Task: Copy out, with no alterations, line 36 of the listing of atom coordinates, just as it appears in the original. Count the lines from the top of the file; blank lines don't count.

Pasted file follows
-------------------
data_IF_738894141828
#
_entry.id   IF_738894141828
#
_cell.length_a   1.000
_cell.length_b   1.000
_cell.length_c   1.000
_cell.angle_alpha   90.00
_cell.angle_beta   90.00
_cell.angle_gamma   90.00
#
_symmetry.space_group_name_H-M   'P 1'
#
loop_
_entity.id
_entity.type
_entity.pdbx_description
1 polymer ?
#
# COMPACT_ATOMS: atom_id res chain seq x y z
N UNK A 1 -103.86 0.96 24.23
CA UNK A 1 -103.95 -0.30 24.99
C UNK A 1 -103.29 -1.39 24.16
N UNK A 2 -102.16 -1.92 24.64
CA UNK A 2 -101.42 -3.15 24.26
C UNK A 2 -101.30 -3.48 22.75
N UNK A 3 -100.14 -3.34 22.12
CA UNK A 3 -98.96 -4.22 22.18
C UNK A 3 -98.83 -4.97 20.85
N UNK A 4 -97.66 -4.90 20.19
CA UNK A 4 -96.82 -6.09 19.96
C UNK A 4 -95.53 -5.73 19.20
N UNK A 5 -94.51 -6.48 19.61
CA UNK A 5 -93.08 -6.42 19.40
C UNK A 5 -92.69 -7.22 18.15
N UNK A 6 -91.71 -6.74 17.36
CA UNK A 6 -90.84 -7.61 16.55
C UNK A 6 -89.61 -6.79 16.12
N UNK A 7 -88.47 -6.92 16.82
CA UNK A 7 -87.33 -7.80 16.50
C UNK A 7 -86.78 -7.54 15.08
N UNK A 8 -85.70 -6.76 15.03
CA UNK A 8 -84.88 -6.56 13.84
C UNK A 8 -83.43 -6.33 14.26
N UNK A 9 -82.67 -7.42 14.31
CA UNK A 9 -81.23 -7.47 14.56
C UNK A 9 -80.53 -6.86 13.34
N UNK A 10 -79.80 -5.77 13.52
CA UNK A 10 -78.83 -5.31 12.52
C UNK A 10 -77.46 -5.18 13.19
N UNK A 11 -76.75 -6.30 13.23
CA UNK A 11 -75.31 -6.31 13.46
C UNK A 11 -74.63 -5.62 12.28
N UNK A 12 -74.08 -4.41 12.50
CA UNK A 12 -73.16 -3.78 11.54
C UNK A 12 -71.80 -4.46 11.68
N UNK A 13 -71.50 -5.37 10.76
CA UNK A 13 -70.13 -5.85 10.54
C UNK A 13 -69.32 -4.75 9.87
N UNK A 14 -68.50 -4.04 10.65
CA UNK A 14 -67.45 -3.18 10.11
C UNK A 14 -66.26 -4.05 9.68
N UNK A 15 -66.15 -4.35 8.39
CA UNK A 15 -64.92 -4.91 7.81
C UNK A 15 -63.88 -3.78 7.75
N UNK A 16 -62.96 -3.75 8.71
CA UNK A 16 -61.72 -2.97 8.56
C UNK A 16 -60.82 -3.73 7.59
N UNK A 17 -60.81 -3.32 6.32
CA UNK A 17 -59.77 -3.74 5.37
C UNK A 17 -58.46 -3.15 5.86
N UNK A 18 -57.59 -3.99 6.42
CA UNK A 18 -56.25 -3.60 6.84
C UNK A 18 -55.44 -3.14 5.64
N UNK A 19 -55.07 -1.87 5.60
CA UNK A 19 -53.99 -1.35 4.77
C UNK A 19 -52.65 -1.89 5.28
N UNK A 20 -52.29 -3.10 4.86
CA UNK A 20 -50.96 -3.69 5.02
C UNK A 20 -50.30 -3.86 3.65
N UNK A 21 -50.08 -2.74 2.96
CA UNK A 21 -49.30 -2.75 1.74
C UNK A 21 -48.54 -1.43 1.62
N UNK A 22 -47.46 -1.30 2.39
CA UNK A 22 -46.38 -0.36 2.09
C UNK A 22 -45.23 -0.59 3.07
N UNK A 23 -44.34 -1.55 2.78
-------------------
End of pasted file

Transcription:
N UNK A 6 -91.71 -6.74 17.36